Japanese millet, billion-dollar grass, Japanese barnyard millet, sanwa millet, Echinochloa frumentacea(noun)
coarse annual grass cultivated in Japan and southeastern Asia for its edible seeds and for forage; important wildlife food in United States
Echinochloa frumentacea is a species of Echinochloa. Both Echinochloa frumentacea and E. esculenta are called Japanese millet. This millet is widely grown as a cereal in India, Pakistan, and Nepal. Its wild ancestor is the tropical grass Echinochloa colona, but the exact date or region of domestication is uncertain. It is cultivated on marginal lands where rice and other crops will not grow well. The grains are cooked in water, like rice, or boiled with milk and sugar. Sometimes it is fermented to make beer. While also being part of staple diet for some communities in India, these seeds are, in particular, eaten during religious fasting. For this reason, these seeds are commonly also referred to as "vrat ke chawal" in Hindi. Other common names to identify these seeds include Samo seeds, Morio / Mario / Moraiaya seeds, Bhagar.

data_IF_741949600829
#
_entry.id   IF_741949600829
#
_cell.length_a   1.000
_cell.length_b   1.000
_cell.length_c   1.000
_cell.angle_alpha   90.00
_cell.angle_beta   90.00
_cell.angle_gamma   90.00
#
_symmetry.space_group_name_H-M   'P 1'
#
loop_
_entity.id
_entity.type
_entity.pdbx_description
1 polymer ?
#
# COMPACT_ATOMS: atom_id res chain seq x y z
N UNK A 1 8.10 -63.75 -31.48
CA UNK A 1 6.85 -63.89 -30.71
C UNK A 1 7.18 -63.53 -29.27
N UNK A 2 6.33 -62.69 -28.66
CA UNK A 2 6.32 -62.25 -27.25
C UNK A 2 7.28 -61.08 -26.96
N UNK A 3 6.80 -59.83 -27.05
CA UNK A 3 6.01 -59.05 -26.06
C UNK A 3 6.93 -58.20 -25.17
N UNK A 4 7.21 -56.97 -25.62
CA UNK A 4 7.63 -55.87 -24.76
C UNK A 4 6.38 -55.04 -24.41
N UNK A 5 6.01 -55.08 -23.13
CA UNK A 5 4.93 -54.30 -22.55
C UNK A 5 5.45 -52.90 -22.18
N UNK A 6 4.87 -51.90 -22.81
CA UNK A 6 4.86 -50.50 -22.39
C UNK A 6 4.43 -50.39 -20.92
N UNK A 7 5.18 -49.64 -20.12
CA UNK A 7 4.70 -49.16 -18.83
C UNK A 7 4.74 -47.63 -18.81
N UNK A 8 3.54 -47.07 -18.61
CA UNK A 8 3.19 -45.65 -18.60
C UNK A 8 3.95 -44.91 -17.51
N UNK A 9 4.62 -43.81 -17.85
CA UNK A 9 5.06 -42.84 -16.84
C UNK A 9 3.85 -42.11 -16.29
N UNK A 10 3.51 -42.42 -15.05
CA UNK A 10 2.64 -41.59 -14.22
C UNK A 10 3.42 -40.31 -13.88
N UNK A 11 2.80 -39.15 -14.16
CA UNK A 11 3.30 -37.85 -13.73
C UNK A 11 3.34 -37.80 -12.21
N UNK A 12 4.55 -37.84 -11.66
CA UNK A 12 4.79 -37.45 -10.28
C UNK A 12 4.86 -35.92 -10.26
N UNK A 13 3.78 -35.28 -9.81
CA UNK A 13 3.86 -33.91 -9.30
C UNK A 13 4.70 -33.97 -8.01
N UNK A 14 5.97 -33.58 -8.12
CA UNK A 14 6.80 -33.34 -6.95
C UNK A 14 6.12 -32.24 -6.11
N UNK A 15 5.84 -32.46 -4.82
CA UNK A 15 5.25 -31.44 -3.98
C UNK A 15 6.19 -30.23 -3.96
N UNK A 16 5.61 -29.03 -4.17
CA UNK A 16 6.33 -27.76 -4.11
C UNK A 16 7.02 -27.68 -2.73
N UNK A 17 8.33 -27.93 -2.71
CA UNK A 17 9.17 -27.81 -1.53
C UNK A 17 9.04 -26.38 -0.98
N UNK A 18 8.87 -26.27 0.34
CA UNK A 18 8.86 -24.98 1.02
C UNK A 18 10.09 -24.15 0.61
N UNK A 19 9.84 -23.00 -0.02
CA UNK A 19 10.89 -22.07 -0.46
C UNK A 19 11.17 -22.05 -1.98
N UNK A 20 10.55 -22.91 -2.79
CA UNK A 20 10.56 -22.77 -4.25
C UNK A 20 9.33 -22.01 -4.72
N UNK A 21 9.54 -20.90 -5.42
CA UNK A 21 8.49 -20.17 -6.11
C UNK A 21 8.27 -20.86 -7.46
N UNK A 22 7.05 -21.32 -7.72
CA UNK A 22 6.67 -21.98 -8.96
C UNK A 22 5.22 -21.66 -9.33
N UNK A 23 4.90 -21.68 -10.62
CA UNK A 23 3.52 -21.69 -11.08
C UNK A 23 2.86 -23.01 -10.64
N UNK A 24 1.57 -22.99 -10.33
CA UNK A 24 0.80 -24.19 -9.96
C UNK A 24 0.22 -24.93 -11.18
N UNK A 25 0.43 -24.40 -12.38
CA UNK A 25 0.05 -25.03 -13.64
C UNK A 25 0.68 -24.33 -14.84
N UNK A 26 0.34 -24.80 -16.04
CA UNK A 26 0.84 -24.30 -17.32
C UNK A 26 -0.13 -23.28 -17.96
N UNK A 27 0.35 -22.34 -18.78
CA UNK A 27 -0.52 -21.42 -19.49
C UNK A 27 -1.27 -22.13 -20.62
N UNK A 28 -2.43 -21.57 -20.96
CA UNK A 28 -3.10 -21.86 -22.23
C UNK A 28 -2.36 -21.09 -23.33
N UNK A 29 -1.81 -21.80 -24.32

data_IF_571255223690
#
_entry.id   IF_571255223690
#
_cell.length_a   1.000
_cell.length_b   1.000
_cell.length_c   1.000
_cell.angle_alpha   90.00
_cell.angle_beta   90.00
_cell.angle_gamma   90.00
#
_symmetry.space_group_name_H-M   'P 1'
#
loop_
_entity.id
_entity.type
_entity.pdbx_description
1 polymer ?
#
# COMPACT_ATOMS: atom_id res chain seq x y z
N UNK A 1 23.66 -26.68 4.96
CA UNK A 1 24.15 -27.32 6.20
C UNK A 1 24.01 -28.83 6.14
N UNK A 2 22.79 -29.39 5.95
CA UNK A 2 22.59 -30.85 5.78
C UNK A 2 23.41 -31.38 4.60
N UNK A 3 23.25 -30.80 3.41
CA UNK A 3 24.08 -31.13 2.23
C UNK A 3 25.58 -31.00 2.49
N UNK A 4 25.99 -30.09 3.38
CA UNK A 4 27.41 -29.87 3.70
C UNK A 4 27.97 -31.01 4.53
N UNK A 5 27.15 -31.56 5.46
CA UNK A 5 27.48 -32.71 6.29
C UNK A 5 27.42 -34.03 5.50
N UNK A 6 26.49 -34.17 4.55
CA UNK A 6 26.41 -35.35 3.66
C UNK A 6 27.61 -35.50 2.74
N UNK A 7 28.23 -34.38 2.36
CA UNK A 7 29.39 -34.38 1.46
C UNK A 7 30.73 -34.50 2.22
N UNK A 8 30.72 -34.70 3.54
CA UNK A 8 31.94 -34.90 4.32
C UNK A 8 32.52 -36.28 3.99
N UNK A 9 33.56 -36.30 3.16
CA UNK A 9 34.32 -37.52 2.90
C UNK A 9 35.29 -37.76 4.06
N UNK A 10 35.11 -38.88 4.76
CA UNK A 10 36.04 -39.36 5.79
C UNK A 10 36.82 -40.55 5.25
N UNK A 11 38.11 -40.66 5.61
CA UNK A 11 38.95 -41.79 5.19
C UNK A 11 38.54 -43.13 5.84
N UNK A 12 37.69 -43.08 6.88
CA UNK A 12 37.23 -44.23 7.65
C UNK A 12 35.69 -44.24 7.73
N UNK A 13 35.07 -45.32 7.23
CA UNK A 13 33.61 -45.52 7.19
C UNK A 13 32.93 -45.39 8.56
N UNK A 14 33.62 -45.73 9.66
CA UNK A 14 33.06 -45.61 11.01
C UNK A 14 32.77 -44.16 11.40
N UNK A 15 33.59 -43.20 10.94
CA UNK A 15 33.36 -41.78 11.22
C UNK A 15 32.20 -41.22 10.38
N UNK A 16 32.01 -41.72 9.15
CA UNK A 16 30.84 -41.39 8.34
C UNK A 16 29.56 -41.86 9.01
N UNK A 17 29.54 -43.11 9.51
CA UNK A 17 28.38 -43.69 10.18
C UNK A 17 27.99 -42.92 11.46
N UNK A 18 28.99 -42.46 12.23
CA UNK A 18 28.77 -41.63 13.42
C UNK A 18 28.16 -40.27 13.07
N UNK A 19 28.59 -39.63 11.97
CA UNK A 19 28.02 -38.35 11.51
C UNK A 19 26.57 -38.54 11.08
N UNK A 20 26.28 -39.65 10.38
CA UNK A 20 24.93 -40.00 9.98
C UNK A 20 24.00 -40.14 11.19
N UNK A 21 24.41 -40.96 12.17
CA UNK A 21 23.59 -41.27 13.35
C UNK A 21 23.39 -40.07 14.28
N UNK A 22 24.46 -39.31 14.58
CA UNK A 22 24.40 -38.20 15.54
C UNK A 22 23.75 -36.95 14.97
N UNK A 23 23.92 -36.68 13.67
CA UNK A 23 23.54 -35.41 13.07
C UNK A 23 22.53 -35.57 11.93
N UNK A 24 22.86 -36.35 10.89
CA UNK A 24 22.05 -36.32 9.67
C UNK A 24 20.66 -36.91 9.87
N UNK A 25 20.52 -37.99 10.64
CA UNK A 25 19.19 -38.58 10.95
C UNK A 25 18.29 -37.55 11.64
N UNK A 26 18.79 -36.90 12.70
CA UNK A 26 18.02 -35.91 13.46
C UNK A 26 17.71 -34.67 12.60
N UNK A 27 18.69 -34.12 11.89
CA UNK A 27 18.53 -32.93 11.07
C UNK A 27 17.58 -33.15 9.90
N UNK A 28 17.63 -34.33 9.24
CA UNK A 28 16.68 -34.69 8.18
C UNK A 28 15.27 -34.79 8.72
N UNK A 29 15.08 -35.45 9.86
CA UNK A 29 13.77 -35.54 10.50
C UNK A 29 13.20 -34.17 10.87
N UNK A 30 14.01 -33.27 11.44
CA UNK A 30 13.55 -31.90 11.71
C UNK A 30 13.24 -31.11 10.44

The numerical value of echinochloa frumentacea in Chaldean Numerology is: 8
The numerical value of echinochloa frumentacea in Pythagorean Numerology is: 2
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"echinochloa frumentacea." Definitions.net. STANDS4 LLC, 2017. Web. 21 Aug. 2017. <http://www.definitions.net/definition/echinochloa frumentacea>.